Here is my disagreement so far.  I’m not certain that the author understands the distinction between cavitation and creating a cavity (or perhaps it is that he isn’t clearly delineating the difference).  Cavitation has to do with the formation of voids due to change of state of a liquid to a gas, whereas some of what he is discussing has to do with the yawing and fragmentation of the 5.56mm round in tissue.  There are both of these effects at work.

We’ve discussed the rocking back and forth in flight that occurs with the 5.56mm round, based on the very well researched paper Small Caliber Lethality: 5.56 mm Performance In Close Quarters Battle.  This rocking back and forth during flight, which occurs even with boat tail 5.56mm, causes rapid yawing when it enters tissue.  Fragmentation ensues, ensuring multiple fragments take different trajectories through tissue.  This may be what the author is referring to when he mentions permanent cavity.  Or then again, he may be referring to the high velocity of the 5.56mm round, and as I said above, both effects are at work.

But by mentioning Newtonian physics, he is on to something.  It’s not only the energy of the projectile that’s important, but the velocity term is a function of the exit velocity, which means that it’s also important how much energy gets deposited in the object.  If the bullet doesn’t stop, fragment, or otherwise leave its energy in the object, it will not do as much damage as one which does.  It’s the same way with, for example, radiation.  A high energy gamma (e.g., from N-16) can pass through a piece of tissue without ever interacting with orbital electrons and ionizing atoms.  Thus, high energy photons can pass through a body without causing dose, depending upon depth, energy, etc.

In order to demonstrate the point, he provides two videos, one of 5.56mm in ballistic gelatin, and one of 7.62 in ballistic gelatin.  But the most impressive thing the author does is convey his own experience treating wounds from 7.62 mm and 5.56 mm rounds, and then show you what an X-ray looks like of an upper thigh and femur that has been hit with a 5.56 mm round from a couple of hundred meters.

5.56mm_X-Ray_TacMed_Australia

As I said, this was from a couple of hundred meters.  Ponder on that a bit.  While this article doesn’t specifically address the .308/7.62×51, some of the principles are applicable.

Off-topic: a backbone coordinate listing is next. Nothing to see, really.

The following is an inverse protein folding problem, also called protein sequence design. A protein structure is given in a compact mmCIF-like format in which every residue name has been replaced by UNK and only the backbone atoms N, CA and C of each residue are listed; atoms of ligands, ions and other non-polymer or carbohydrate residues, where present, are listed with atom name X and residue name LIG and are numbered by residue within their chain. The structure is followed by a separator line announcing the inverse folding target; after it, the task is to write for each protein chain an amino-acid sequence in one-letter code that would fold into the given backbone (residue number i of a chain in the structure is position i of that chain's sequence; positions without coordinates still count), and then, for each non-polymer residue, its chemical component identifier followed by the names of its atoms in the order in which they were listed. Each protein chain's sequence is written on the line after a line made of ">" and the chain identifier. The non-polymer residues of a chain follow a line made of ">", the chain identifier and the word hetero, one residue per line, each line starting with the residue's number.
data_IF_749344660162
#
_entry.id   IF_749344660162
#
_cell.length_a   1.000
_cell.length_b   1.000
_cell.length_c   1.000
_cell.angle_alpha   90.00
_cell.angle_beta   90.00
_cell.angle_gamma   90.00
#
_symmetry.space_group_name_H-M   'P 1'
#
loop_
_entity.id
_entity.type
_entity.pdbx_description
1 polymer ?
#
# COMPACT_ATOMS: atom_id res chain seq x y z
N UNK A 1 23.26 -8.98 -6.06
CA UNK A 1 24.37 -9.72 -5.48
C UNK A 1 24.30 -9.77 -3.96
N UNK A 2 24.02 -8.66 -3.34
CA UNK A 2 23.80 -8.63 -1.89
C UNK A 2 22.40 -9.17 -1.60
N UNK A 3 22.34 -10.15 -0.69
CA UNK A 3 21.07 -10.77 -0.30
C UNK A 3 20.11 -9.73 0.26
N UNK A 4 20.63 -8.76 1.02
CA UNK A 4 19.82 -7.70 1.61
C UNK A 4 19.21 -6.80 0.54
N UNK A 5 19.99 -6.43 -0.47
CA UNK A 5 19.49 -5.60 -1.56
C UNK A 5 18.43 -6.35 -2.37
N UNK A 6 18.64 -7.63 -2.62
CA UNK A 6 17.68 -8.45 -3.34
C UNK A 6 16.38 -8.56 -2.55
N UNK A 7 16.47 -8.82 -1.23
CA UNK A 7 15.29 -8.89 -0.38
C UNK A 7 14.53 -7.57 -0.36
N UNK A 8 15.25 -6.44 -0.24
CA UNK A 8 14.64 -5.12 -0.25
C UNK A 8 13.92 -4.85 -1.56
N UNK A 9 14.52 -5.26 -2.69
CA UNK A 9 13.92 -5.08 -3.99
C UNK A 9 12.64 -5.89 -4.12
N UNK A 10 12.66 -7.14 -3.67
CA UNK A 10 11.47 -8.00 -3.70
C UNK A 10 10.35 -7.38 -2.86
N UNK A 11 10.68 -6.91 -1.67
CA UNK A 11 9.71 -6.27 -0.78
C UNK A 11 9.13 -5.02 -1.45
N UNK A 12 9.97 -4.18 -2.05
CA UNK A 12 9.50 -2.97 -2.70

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Comments

  1. On November 30, 2015 at 12:20 am, kurthofmannstlgunrightexaminer said:

    “You’ll notice that the Mass component of the KE equation is halved, whereas the Velocity component is squared.”

    I have to quibble with that. The half applies to everything it multiplies, including the velocity. Yes, the velocity is squared, and the mass is not, and that makes a big difference, but the energy equation could just as easily–and as accurately–be written this way:

    KE =M * ½ (V1-V2)2

  2. On November 30, 2015 at 12:45 am, Herschel Smith said:

    I just quoted. I didn’t endorse.

  3. On November 30, 2015 at 12:47 am, kurthofmannstlgunrightexaminer said:

    Understood. Didn’t mean to imply otherwise.

  4. On November 30, 2015 at 12:51 am, Herschel Smith said:

    Got it. One could easily imply taking half of the square. The point [he made not have made] is that the velocity component is still squared. If you isolate the terms, one is linear, the other is squared. That’s their relationship. He probably shouldn’t have said it like that. It’s confusing to readers.

  5. On November 30, 2015 at 12:53 am, kurthofmannstlgunrightexaminer said:

    Precisely.

  6. On November 30, 2015 at 12:38 am, Daniel Barger said:

    A large part of what happens isn’t just bullet weight and velocity but design. Virtually ALL 7.62×39 ammo used against US Forces is FMJ. Such ammo is far more likely at ranges under 200 yards to
    pass through soft tissue without expansion and often without yawing or keyholing. That’s just the nature of typical FMJ. NATO 5.56 is designed to break up, to successfully break up requires that the small round be moving very fast. Even so there is no guarantee that the round won’t pass clean through a body….in Somalia against asthenic underfed opponents many a serviceman reported shooting a skinny and watching them run off.
    US forces need to abrogate the agreement limiting us to specific ammo types and use whatever works best for the theatre of operations….if that is HP ammo so be it.
    As an aside the 5.56/.223 is illegal for taking deer in many, perhaps most states whereas the
    7.62AK round is not, with the proviso that SP/HP ammo is used, not FMJ. If 5.56 was so much
    more effective against people it would be logical to use it against deer, an animal similar in size and weight to adult men.
    Neither round is actually ideal for combat. Both are tradeoffs made to allow a serviceman to
    carry more rounds on patrol.
    As for the x ray of damage done by a 5.56 round……I’ve been radiographing people for nigh on 40 years. I’ve seen the same level of damage from 45ACP.